protection. The ultimate goal of a patent system is to bring new designs and technologies into the public through
disclosure. Ideas, once, disclosed to the public without protection of a valid patent, are subject to appropriation
without significant restraint.
The Patent Law has a three-fold purpose: first, patent law seeks to foster and reward invention; second, it
promotes disclosures of inventions to stimulate further innovation and to permit the public to practice the invention
once the patent expires; third, the stringent requirements for patent protection seek to ensure that ideas in the
public domain remain there for the free use of the public. It is only after an exhaustive examination by the patent
office that patent is issued. Therefore, not having gone through the arduous examination for patents, petitioner
cannot exclude other s from the manufacture, sale or commercial use of the light boxes on the sole basis of its
copyright certificate over the technical drawings.

3. Court agrees with CA that the certificate of registration issued by the Director of Patents can confer the exclusive
right to use its own symbol only to those goods specified in the certificate, subject to any conditions and
limitations specified in the certificate. One who has adopted and used a trademark on his goods does not prevent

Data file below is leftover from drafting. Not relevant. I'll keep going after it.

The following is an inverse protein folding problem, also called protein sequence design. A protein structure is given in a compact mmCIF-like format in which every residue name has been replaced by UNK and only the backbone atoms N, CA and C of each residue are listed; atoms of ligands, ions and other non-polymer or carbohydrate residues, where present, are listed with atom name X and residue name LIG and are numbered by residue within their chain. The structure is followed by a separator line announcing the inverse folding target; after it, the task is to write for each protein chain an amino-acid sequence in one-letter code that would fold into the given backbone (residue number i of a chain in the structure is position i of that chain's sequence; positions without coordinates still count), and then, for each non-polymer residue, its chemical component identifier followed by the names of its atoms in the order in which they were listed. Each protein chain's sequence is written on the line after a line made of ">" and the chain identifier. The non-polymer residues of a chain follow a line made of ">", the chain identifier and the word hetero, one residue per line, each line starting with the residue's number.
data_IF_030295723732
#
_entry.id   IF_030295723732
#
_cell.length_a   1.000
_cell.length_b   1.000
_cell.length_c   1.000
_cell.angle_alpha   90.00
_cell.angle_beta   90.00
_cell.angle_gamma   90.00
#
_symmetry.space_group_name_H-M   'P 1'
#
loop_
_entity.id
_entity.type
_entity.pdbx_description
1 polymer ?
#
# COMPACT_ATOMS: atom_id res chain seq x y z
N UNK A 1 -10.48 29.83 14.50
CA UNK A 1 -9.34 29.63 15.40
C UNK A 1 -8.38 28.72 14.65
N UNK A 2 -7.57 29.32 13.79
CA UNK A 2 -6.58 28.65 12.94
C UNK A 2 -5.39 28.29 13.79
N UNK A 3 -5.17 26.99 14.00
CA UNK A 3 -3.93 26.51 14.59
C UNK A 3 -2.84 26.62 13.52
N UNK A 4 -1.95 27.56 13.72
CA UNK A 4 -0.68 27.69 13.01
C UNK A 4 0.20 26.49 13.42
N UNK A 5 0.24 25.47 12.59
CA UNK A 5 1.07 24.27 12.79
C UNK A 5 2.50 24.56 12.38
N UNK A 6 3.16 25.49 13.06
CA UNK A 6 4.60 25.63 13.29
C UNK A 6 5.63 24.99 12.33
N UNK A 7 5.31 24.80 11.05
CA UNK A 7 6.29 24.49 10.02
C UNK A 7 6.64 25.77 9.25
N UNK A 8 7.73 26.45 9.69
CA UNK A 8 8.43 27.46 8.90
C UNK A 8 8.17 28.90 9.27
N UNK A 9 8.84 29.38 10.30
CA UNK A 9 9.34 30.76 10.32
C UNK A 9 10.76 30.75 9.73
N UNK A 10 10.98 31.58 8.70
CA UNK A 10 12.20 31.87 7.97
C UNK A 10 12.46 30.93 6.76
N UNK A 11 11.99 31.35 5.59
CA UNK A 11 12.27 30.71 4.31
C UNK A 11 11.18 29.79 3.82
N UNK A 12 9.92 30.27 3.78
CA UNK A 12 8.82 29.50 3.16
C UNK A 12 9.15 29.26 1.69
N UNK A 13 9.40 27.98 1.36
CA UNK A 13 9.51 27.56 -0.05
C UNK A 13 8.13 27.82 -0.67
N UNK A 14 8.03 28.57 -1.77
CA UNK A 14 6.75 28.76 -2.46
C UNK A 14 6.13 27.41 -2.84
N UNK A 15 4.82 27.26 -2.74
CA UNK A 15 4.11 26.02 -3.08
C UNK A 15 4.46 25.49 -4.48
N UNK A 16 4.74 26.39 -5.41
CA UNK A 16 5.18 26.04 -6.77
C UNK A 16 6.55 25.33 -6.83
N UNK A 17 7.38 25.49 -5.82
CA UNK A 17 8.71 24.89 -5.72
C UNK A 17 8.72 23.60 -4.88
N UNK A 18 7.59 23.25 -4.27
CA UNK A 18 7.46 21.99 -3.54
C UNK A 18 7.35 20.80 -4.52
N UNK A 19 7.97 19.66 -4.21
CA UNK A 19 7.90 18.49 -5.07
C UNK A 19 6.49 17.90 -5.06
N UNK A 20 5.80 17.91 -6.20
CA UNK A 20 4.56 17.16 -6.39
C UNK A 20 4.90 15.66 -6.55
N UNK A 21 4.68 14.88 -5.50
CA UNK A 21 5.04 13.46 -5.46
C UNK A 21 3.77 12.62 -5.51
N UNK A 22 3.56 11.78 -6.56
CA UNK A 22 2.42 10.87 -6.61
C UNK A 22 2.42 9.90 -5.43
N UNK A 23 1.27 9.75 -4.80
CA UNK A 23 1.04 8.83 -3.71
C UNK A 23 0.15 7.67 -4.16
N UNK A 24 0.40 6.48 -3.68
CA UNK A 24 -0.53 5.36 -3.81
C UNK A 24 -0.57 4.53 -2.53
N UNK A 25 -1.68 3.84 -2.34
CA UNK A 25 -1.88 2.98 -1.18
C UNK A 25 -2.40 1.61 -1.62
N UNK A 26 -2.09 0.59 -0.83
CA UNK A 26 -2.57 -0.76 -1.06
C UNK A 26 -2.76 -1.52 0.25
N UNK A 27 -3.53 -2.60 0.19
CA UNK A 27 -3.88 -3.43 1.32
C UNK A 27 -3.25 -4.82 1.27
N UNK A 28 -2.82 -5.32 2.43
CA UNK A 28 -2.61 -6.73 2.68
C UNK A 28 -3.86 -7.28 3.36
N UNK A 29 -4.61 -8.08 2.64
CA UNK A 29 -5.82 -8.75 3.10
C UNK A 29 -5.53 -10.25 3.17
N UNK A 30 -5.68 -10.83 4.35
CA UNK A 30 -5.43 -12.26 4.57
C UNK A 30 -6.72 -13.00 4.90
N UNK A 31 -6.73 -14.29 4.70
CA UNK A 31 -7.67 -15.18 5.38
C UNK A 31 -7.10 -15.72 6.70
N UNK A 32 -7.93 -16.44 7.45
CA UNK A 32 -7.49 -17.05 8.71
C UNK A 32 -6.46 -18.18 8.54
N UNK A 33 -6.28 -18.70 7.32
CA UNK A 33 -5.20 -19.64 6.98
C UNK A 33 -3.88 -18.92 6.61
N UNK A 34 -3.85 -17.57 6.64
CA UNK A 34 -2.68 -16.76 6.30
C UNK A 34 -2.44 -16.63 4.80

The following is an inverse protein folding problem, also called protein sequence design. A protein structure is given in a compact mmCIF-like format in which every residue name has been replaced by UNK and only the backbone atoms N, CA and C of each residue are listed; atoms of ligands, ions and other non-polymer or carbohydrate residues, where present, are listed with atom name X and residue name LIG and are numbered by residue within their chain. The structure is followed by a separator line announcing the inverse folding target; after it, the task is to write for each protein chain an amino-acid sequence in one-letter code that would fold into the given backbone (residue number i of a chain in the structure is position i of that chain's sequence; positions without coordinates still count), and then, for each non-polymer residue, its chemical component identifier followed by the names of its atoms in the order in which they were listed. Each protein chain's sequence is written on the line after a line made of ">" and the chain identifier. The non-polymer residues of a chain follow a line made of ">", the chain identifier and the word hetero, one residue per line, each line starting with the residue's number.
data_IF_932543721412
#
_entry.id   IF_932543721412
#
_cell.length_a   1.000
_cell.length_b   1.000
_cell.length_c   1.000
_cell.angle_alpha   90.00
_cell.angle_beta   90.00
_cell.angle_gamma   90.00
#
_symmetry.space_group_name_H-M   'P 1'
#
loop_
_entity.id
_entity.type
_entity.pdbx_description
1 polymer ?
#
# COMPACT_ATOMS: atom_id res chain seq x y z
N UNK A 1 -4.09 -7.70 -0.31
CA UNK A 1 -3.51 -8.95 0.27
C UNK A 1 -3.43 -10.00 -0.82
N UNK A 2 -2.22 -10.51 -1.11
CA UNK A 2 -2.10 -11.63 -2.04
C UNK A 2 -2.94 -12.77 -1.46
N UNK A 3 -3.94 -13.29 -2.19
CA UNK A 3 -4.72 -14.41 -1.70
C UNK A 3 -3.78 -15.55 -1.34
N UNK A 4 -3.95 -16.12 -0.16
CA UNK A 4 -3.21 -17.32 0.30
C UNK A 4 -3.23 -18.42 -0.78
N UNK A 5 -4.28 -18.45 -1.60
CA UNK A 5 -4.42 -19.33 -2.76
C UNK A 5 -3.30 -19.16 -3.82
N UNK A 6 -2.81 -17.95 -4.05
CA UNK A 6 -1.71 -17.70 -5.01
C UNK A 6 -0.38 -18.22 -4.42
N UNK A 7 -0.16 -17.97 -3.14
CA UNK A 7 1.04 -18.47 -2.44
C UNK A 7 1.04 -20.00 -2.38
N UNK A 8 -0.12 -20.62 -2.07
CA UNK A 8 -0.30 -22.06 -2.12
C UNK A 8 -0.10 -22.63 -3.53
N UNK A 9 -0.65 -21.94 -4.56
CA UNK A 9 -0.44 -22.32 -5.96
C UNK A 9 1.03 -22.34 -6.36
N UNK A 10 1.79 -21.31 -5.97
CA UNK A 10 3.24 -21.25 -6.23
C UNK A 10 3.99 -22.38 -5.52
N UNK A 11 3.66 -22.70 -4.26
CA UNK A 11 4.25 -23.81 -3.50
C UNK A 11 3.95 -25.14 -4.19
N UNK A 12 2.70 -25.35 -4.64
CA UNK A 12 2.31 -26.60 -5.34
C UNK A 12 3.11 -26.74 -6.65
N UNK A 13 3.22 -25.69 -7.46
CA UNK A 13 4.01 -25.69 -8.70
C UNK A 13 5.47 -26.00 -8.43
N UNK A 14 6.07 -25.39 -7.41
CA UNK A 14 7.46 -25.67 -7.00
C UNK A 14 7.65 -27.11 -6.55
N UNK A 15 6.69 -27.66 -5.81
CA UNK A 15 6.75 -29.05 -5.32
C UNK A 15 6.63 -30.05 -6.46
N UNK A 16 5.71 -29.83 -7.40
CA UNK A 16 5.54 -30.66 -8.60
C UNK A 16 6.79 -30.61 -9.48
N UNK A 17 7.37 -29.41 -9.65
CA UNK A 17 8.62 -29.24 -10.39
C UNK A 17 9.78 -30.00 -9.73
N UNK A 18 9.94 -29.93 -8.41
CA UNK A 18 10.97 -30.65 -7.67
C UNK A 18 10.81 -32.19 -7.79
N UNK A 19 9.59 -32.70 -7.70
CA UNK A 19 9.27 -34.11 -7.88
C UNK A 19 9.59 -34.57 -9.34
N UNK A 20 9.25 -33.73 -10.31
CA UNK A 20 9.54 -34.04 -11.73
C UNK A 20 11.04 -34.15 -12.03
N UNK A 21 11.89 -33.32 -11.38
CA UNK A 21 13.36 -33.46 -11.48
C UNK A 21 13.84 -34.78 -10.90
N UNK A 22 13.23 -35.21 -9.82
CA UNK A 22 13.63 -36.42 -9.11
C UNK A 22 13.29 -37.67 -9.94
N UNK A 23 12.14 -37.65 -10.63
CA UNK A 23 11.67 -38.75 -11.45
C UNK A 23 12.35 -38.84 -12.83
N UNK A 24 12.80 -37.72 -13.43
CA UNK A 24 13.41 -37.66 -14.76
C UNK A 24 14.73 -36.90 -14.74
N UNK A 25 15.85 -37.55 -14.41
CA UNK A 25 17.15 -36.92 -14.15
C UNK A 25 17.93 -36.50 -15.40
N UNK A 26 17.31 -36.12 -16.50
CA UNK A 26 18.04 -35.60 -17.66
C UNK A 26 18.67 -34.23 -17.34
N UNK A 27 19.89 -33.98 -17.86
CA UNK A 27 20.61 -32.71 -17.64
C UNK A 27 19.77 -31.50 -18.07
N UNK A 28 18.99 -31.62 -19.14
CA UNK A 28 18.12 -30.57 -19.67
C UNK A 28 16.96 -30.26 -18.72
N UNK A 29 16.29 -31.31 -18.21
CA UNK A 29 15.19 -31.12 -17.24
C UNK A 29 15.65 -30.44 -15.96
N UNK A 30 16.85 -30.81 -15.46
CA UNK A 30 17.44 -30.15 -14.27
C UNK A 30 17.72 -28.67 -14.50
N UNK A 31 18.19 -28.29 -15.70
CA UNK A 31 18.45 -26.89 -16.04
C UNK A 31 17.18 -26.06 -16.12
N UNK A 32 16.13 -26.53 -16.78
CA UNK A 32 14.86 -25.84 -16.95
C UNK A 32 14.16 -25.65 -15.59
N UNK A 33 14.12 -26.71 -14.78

the adoption and use of the same trademark by others for products which are of a different description.
Assuming arguendo that “Poster Ads” could validly qualify as a trademark, the failure of petitioner to
secure a trademark registration for specific use on the light boxes meant that there could not have been any
trademark infringement since registration was an essential element thereof.
There is no evidence that petitioner’s use of “poster Ads” was distinctive or well-known. As noted by CA,
petitioner’s expert witness himself had testified that “Poster Ads” was not too generic a name. SO it was difficult to
identify it with any company. This fact also prevented the application of the doctrine of secondary meaning.
“Poster Ads” was generic and incapable of being used as a trademark because it was used in the field of poster
advertising the very business engaged in by petitioner. Secondary meaning means that a word or phrase
originally incapable of exclusive appropriation with reference to an article in the market might nevertheless have
been used for so long and so exclusively by one producer with reference to his article that , in the trade and to
that branch of the purchasing public, the word or phrase has come to mean that the article was his property.